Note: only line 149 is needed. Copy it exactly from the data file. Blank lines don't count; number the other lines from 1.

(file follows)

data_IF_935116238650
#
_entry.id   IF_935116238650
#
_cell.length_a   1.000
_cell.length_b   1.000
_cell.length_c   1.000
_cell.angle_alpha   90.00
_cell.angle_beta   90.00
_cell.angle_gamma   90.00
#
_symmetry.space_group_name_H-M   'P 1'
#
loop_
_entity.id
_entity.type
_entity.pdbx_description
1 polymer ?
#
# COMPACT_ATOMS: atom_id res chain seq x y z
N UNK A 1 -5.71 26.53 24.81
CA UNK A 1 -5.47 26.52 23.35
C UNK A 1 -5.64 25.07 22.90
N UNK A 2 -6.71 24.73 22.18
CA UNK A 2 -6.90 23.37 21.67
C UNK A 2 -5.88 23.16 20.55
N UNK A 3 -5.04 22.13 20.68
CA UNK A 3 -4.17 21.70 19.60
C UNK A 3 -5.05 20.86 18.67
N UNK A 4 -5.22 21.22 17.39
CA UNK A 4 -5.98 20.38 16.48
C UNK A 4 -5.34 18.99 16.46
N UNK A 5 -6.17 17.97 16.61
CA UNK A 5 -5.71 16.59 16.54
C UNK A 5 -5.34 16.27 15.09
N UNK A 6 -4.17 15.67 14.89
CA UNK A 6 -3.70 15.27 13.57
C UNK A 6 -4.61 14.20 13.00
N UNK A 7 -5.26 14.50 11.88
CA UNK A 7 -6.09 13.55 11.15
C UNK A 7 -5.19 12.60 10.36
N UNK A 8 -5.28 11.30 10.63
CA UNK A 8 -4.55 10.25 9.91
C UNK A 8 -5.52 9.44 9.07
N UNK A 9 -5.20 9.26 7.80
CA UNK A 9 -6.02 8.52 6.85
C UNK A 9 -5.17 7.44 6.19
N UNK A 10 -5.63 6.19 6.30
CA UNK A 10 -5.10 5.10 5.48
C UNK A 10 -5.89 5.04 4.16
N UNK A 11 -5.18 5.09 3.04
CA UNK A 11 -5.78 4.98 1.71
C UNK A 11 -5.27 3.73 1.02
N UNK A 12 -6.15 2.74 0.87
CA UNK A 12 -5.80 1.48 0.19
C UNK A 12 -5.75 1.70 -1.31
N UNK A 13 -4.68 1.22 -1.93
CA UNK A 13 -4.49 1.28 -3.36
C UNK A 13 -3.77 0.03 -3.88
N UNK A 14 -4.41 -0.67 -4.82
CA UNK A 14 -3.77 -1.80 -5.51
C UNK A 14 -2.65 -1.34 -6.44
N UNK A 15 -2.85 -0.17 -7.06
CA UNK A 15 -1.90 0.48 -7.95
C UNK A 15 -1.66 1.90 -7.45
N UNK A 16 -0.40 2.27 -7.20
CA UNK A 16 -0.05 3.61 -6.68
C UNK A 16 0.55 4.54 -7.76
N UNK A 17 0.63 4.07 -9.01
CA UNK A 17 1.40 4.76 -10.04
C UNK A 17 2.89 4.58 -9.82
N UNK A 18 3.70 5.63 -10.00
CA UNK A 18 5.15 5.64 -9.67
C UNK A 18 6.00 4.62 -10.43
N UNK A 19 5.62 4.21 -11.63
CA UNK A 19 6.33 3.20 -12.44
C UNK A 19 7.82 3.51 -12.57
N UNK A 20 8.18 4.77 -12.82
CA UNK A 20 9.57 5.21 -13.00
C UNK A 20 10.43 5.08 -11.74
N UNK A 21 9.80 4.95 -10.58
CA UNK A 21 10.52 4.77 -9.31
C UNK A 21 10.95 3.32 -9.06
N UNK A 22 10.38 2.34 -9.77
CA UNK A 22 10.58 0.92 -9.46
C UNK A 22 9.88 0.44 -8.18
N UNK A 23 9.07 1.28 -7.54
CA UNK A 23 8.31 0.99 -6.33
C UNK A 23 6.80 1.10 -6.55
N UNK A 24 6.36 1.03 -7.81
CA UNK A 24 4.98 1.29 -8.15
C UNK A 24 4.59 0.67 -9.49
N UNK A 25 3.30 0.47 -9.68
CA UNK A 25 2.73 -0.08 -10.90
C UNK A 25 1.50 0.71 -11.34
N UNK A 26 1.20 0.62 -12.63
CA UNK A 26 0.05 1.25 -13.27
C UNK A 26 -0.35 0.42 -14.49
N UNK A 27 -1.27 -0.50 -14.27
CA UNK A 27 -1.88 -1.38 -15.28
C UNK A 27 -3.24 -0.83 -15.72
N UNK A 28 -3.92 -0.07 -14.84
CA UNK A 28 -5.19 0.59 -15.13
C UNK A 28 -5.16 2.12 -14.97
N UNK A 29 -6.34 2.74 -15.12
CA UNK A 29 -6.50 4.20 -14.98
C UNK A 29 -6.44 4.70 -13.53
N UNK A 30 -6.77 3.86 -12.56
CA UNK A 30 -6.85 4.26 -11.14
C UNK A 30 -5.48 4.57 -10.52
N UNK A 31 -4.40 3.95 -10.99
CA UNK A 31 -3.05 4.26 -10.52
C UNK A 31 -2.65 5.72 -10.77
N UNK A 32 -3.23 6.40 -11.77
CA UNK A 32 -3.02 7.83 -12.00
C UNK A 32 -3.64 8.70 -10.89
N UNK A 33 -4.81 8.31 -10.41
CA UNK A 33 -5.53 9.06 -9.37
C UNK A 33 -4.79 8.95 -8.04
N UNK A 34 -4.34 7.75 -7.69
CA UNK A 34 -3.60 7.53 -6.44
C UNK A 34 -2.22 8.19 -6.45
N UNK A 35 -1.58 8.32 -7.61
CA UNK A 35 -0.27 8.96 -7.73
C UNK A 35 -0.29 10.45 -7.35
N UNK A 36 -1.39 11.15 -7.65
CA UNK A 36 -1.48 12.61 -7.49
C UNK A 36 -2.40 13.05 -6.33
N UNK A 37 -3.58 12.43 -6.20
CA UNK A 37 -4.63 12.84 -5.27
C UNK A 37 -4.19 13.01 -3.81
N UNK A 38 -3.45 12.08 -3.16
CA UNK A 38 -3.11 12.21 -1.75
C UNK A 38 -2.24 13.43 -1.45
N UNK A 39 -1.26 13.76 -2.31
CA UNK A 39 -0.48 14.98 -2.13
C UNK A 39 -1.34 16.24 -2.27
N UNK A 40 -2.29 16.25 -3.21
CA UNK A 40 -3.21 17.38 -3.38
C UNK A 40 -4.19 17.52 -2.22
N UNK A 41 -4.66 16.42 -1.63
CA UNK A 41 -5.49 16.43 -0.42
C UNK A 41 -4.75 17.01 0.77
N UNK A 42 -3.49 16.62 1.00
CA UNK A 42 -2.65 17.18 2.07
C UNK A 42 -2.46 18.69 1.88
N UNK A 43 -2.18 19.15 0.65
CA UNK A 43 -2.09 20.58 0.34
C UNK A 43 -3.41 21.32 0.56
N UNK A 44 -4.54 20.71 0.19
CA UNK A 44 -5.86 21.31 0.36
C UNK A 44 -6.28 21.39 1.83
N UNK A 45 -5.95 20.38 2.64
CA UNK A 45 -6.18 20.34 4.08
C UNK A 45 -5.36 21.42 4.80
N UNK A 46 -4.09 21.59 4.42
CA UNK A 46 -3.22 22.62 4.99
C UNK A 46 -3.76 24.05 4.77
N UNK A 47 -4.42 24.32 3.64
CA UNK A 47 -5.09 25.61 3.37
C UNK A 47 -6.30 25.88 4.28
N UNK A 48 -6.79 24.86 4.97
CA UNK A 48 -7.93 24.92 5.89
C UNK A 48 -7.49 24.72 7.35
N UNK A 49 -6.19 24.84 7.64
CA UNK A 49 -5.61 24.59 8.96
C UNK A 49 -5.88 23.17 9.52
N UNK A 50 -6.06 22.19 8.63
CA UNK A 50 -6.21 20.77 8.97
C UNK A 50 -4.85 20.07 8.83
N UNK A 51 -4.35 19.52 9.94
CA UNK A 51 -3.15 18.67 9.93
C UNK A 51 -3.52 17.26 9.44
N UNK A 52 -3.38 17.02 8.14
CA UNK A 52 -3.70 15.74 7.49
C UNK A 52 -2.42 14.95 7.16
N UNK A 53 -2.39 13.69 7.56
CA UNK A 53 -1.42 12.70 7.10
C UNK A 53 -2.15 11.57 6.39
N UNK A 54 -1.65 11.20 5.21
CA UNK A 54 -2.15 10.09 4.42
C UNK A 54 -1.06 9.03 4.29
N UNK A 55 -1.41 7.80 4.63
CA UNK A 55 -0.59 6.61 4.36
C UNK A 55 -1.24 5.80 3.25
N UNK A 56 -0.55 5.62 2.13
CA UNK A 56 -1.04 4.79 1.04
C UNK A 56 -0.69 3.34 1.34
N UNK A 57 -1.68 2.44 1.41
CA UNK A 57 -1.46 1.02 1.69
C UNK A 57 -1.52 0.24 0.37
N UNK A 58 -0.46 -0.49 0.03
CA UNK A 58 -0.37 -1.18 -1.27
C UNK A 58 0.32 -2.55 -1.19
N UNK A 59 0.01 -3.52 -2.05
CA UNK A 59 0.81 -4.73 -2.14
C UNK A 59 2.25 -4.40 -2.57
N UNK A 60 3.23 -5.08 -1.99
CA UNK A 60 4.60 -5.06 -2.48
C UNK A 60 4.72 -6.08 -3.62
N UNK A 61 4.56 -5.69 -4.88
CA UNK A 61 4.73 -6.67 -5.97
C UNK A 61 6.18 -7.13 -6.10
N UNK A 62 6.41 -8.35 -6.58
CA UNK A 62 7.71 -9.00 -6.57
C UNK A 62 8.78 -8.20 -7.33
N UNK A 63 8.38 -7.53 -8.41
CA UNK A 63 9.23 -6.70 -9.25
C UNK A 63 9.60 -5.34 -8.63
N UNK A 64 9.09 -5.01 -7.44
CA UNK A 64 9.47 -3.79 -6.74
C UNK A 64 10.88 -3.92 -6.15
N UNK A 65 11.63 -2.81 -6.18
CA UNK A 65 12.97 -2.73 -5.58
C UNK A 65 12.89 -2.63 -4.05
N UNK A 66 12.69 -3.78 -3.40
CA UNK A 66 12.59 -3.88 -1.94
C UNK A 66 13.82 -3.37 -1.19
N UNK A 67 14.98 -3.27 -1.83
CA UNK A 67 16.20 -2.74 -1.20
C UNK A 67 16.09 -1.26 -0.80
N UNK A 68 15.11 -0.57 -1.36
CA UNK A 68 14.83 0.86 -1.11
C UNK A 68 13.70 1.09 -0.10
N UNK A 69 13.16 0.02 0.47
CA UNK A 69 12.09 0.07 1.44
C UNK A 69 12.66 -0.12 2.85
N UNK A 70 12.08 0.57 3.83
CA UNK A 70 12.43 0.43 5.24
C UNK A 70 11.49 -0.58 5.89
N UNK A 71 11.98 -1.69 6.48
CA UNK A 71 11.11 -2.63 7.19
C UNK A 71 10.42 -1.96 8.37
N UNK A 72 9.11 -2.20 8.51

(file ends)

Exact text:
C UNK A 43 -3.41 21.32 0.56